6801 REALTY CO., LLC, Plaintiff-Appellant, v. UNITED STATES CITIZENSHIP AND IMMIGRATION SERVICES, L. Francis Cissna, Laura Zuchowski, United States Department of Homeland Security, Kirstjen Nielsen, Jefferson B. Sessions III, United States Attorney General, Defendants-Appellees.*
Plaintiff-Appellant 6801 Realty Co., LLC (“6801 Realty”) sued, inter alia, the United States Citizenship and Immigration Services (“USCIS”) under the Administrative Procedure Act (“APA”), challenging USCIS’s denial of an H-1B visa. After 6801 Realty filed its complaint, USCIS sua sponte reopened the application and requested additional evidence. The district court granted summary judgment sua sponte to the Defendants-Appellees, concluding that USCIS’s decision to reopen 6801 Realty’s visa application rendered the agency’s decision non-final and unreviewable under the APA.1 We assume the parties’ familiarity with the underlying facts, the procedural history of the case, and the issues on appeal.
Upon notice and a reasonable time to respond, a district court may grant summary judgment sua sponte “after identifying for the parties material facts that may not be genuinely in dispute.” Fed. R. Civ. P. 56(f)(3).2 We review de novo a district court’s grant of summary judgment, with the view that summary judgment is appropriate only “if the movant shows that there is no genuine dispute as to any material fact and the movant is entitled to judgment as a matter of law.” Sousa v. Marquez, 702 F.3d 124, 127 (2d Cir. 2012) (quoting Fed. R. Civ. P. 56(a)).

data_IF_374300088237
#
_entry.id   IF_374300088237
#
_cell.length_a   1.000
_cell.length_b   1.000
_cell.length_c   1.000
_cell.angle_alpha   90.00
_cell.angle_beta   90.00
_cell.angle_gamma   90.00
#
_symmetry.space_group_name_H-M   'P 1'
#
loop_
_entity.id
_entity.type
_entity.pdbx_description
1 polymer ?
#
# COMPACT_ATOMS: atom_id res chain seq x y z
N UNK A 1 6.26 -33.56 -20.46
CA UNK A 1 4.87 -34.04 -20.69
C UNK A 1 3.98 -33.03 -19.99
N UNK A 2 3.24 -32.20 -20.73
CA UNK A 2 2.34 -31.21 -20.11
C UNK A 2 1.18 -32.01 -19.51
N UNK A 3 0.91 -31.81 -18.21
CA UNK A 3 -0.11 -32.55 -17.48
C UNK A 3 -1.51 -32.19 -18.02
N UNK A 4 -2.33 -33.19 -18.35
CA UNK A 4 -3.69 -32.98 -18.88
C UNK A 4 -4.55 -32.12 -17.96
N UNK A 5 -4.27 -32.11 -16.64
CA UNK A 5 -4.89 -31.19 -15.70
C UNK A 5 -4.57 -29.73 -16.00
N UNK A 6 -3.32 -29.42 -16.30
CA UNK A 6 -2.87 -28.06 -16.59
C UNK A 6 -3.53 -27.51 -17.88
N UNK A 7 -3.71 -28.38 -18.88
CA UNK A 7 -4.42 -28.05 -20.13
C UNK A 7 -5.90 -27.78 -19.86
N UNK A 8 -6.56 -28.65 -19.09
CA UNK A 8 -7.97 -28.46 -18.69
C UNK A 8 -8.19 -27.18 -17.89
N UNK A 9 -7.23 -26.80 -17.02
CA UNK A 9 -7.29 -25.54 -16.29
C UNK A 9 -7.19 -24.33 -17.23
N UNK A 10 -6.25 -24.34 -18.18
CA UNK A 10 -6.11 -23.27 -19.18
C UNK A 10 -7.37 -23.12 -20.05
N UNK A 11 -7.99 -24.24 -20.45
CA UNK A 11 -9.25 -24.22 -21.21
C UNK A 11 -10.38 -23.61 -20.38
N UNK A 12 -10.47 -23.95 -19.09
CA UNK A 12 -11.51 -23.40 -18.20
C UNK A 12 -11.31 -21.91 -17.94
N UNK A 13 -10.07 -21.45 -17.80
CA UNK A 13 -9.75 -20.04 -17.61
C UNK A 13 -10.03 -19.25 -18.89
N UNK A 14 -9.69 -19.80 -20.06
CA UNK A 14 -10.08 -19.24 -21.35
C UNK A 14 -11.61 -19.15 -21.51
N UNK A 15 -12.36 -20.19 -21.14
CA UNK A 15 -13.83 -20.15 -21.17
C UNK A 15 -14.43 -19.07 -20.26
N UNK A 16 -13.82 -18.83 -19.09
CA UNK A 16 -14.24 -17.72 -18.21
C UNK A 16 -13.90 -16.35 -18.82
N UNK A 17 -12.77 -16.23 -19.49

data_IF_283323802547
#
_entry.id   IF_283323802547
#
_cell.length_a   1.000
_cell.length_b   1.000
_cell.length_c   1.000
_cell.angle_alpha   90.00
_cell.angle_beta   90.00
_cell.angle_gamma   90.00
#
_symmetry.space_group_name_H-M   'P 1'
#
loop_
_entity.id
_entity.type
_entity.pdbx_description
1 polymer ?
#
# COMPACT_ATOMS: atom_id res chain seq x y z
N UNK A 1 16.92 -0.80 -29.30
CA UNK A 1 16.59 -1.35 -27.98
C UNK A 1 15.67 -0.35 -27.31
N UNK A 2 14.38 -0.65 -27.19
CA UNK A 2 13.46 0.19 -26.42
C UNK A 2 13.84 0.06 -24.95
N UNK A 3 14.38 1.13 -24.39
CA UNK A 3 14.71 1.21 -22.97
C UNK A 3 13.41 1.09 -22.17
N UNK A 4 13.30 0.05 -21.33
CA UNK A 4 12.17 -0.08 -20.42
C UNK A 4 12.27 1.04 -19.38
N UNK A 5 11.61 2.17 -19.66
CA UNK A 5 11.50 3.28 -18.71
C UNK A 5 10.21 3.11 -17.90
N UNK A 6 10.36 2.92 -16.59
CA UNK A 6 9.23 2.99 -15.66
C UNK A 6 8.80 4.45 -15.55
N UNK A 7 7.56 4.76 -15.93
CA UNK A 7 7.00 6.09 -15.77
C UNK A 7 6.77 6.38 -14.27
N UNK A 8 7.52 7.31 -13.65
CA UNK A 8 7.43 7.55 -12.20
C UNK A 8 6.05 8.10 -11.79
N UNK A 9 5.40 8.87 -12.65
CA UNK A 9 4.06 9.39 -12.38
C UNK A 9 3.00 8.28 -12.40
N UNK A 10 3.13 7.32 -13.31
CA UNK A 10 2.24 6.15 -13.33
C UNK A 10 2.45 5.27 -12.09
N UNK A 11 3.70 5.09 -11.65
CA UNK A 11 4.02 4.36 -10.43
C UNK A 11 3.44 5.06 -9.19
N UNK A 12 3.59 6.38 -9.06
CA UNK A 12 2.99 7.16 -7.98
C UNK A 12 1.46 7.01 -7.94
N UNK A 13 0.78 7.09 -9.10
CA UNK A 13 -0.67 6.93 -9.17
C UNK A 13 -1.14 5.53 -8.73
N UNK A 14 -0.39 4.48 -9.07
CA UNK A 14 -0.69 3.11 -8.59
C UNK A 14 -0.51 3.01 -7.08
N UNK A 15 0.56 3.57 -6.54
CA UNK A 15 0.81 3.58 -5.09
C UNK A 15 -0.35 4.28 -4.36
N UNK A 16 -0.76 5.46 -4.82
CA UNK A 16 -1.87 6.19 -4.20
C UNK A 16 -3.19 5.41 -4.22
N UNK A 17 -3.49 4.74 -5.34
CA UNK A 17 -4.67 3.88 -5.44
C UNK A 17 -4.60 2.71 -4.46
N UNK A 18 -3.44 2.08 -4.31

Under the APA, a court may review federal agency action only if there is a statute permitting such review or if the challenged decision is the “final agency action for which there is no other adequate remedy in a court.” 5 U.S.C. § 704. Finality is satisfied by two conditions: “First, the action must mark the consummation of the agency’s decisionmaking process—it must not be of a merely tentative or interlocutory nature. And second, the action must be one by which rights or obligations have been determined, or from which legal consequences will flow.” Salazar v. King, 822 F.3d 61, 82 (2d Cir. 2016) (quoting Bennett v. Spear, 520 U.S. 154, 177–78, 117 S.Ct. 1154, 137 L.Ed.2d 281 (1997)). “For the second prong, the core question is whether the result of [the agency’s decisionmaking] process is one that will directly affect the parties.” Id. (alteration in original) (internal quotation marks omitted). “The Supreme Court has interpreted the finality element in a ‘pragmatic way.’ ” Id. (quoting Sharkey v. Quarantillo, 541 F.3d 75, 88 (2d Cir. 2008)).